Personally, I only use a D/A. However, I will admit 100% that the D/A while safer is an inferior machine when compared to the rotary in terms of speed and results. This is of course only in terms of what the machines are capable of. The upper limits of the capabilities of a rotary are higher than the upper limits of capability of a D/A.

Thanks for the reply,

The D/A polishing system that I used on my vehicle guarentees me that there is NO way in which I could damage my paint. I am using the Porter Cable 7424 Polsiher along with German made Durafoam pads. The pads, along with the non-abrasive polish and swirl remover i use, ensure that I cannot "burn through" the paint. I can push as hard as i want and for as long as want with absolutly no chance of damaging the paint. You mention that you know of people who have "burned through their paint" using a D/A. They probably used abrasive compounds or polishes, which if used incorrectly can probably burn the paint. The rotary buffer, as you say, is more effective because it cuts through the swirls faster than a D/A can. This is caused by the speed and direction in which the rotary buffer can turn.

Personally, just like you, I will only use a D/A. After falling victim to an unskilled detailer or not having the right polishing tools used on my vehicles, I will probably never have a rotary buffer touch my vehicles again. The D/A process that I am currently using is the only system I have found to be the most effective while still being guarenteed 100% safe.

I greatly appreciatly the advice and help you have given me. For right now Im gonna have to stick with the D/A as being the tool of choice. I dont think i can take another chance of hurting my vehicles again, especially when one of them has cost me over $70,000.

joyriiide1113
11-03-2006, 11:41 AM
I've worked on many highend vehicles, including my own which is 70k up. I began only using the DA polisher. It worked alright but I was tired of taking 4 hours polishing a large vehicle. Now I use the rotory for the majority of my details, which include a polishing phjase and a finishing phase, without the use of glazes or silicone filled polishes that hide and mask potential buffer trails, ect. Thats the only way I can finish a vehicle swirl free and buffer/halogram free.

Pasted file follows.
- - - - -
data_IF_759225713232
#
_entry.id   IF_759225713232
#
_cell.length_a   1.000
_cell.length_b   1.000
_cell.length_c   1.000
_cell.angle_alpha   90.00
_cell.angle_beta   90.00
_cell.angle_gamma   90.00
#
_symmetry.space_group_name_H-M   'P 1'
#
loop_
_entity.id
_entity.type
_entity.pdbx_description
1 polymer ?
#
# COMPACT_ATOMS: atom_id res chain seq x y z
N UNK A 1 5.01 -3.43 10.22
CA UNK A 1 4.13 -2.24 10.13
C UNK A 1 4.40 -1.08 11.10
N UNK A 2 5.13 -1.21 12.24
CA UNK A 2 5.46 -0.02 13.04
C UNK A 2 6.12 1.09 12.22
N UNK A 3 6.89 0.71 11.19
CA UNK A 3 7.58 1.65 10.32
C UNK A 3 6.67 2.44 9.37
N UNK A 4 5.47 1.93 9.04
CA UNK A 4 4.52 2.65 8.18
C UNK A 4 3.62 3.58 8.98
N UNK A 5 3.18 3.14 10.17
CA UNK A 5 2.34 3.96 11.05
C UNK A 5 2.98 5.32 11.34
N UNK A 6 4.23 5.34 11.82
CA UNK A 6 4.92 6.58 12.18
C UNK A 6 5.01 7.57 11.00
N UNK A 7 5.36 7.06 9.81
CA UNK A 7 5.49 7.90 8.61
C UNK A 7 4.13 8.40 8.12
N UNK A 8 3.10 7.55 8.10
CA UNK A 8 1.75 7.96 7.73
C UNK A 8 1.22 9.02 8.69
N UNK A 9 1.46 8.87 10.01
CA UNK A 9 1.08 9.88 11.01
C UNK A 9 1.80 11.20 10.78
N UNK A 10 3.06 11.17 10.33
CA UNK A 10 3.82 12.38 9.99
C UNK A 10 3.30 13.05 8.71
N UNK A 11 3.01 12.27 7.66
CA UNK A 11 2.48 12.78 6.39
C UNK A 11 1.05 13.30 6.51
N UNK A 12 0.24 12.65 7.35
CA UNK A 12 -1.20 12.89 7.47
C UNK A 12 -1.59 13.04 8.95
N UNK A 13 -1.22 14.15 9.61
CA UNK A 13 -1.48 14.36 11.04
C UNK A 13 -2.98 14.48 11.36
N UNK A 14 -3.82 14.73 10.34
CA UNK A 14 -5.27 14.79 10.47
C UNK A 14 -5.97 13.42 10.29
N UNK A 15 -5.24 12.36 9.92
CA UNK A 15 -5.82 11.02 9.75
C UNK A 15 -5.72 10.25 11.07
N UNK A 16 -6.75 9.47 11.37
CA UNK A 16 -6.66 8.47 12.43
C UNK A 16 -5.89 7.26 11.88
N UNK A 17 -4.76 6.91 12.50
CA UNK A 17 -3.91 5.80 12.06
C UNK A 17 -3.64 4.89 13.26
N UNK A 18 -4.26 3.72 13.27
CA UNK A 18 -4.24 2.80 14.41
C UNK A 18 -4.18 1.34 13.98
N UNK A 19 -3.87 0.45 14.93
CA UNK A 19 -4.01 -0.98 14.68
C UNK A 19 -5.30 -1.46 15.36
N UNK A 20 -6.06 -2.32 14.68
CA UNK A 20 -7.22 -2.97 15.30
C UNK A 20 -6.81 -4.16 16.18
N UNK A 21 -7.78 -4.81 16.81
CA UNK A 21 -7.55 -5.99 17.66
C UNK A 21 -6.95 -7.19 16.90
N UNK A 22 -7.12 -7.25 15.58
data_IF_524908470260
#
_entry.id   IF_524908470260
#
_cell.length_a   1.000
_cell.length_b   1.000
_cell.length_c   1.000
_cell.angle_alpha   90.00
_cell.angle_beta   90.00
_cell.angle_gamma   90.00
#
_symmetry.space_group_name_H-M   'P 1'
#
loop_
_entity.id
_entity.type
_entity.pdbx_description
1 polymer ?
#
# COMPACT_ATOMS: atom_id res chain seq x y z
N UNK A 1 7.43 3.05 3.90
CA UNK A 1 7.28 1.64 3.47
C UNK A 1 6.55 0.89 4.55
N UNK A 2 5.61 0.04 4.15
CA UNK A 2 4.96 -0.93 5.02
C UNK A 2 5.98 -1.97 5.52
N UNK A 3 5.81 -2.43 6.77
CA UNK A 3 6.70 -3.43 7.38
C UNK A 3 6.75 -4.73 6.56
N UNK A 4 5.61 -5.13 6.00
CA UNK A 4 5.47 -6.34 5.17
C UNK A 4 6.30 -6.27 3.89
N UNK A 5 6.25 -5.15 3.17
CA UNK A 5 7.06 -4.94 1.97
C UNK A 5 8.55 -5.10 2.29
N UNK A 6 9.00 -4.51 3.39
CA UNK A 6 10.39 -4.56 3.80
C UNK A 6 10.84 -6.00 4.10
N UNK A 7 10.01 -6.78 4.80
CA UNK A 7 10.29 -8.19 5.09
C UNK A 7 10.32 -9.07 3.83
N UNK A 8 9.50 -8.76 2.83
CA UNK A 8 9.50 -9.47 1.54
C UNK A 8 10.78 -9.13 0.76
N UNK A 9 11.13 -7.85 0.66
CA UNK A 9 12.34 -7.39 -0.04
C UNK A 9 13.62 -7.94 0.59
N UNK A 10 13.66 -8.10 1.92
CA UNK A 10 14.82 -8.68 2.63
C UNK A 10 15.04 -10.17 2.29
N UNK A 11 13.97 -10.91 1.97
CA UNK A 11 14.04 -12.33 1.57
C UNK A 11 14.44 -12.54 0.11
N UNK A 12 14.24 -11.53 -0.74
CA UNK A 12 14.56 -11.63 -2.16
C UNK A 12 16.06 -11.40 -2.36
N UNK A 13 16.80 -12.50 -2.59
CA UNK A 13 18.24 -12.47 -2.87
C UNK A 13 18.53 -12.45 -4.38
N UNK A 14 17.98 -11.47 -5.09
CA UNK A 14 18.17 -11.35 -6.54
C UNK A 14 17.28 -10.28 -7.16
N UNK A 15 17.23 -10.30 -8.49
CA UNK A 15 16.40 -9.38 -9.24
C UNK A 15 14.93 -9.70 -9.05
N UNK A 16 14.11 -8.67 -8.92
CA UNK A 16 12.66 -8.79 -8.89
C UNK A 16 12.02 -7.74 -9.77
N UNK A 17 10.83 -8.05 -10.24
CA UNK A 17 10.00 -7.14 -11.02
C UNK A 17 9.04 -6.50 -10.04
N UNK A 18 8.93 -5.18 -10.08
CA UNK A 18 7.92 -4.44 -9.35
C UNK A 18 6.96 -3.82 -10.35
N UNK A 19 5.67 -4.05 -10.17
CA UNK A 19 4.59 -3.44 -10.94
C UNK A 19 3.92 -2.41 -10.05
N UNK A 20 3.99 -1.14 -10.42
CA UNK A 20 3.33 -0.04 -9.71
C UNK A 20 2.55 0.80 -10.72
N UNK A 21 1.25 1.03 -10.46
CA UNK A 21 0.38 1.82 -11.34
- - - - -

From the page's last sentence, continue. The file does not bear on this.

Occasionally I'll have a vehicle, most likely a black one, which no matter what speed, pad, polish I use will leave a trail or two. Thats the only time I'll whip out the PC and use it to remove those faint faint buffer trails or halograms..

MikeyC01
11-06-2006, 03:15 PM
Thanks for the reply,

The D/A polishing system that I used on my vehicle guarentees me that there is NO way in which I could damage my paint. I am using the Porter Cable 7424 Polsiher along with German made Durafoam pads. The pads, along with the non-abrasive polish and swirl remover i use, ensure that I cannot "burn through" the paint. I can push as hard as i want and for as long as want with absolutly no chance of damaging the paint. You mention that you know of people who have "burned through their paint" using a D/A. They probably used abrasive compounds or polishes, which if used incorrectly can probably burn the paint. The rotary buffer, as you say, is more effective because it cuts through the swirls faster than a D/A can. This is caused by the speed and direction in which the rotary buffer can turn.

Personally, just like you, I will only use a D/A. After falling victim to an unskilled detailer or not having the right polishing tools used on my vehicles, I will probably never have a rotary buffer touch my vehicles again. The D/A process that I am currently using is the only system I have found to be the most effective while still being guarenteed 100% safe.

I greatly appreciatly the advice and help you have given me. For right now Im gonna have to stick with the D/A as being the tool of choice. I dont think i can take another chance of hurting my vehicles again, especially when one of them has cost me over $70,000.

I'm not trying to talk you out of using a D/A. They're great tools. I'm only trying to point out that the rotary buffer is a good tool as well. The tool itself does not cause problems. Rather it is the operator who causes the problem.